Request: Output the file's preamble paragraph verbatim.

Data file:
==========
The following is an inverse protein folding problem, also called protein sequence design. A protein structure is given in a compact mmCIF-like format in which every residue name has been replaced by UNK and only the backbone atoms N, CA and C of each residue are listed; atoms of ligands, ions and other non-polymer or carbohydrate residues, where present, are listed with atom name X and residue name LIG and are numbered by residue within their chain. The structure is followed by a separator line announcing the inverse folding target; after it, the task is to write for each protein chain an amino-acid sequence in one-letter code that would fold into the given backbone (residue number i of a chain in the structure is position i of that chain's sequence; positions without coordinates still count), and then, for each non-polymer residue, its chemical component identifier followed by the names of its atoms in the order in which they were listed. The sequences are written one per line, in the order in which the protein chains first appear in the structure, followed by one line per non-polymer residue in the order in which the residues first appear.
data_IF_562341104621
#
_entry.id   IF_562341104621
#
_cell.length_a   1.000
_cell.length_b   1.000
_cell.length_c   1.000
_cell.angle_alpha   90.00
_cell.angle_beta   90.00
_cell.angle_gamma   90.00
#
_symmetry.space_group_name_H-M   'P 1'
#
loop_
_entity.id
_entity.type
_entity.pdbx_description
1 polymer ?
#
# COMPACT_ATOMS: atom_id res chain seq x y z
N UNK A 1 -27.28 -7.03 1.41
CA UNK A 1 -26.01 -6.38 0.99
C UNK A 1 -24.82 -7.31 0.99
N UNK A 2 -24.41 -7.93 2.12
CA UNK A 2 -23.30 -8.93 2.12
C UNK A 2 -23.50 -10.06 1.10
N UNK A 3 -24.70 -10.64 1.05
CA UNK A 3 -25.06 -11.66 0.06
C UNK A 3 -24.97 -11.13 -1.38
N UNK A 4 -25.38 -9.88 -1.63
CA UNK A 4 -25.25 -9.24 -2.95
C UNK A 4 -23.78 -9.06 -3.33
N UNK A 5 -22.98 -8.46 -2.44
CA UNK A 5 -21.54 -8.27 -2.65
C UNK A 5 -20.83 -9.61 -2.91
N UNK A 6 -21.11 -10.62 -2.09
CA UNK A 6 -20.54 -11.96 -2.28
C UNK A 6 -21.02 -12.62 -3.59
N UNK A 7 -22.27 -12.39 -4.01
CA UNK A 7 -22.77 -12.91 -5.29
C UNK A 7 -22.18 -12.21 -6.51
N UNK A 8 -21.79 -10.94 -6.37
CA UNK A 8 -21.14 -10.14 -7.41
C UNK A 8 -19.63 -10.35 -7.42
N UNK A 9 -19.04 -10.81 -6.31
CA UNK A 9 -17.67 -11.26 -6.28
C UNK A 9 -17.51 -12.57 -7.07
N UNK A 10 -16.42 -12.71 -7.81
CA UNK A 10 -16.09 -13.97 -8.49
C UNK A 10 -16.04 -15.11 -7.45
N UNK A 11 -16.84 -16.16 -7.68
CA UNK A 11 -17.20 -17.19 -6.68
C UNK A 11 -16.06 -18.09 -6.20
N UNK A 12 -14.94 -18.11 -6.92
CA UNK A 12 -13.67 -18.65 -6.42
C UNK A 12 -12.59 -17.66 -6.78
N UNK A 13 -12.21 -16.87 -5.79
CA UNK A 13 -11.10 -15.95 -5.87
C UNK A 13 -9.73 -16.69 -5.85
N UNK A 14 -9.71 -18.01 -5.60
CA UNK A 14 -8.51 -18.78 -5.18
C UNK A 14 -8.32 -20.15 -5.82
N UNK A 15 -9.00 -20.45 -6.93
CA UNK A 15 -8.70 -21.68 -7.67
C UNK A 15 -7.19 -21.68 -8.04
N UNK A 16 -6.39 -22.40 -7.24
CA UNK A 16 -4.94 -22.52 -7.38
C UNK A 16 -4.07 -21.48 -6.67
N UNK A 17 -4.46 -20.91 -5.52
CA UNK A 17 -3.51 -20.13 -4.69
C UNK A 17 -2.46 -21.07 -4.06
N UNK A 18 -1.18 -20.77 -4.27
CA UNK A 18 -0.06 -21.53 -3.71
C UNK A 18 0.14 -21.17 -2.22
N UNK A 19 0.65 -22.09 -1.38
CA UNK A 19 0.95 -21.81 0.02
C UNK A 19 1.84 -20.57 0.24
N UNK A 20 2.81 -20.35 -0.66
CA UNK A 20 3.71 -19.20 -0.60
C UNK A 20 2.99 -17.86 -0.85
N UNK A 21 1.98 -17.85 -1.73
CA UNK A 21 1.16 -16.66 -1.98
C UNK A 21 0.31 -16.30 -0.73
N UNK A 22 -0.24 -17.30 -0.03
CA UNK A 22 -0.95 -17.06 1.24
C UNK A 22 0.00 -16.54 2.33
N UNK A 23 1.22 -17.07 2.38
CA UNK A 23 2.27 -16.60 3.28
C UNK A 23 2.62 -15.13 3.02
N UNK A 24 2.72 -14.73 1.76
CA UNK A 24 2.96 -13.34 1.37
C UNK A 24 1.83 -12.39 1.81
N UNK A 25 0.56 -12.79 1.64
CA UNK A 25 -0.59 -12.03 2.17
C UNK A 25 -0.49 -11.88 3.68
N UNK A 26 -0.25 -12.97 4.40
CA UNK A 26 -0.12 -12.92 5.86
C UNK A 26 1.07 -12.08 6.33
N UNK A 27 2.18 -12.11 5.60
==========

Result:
The following is an inverse protein folding problem, also called protein sequence design. A protein structure is given in a compact mmCIF-like format in which every residue name has been replaced by UNK and only the backbone atoms N, CA and C of each residue are listed; atoms of ligands, ions and other non-polymer or carbohydrate residues, where present, are listed with atom name X and residue name LIG and are numbered by residue within their chain. The structure is followed by a separator line announcing the inverse folding target; after it, the task is to write for each protein chain an amino-acid sequence in one-letter code that would fold into the given backbone (residue number i of a chain in the structure is position i of that chain's sequence; positions without coordinates still count), and then, for each non-polymer residue, its chemical component identifier followed by the names of its atoms in the order in which they were listed. The sequences are written one per line, in the order in which the protein chains first appear in the structure, followed by one line per non-polymer residue in the order in which the residues first appear.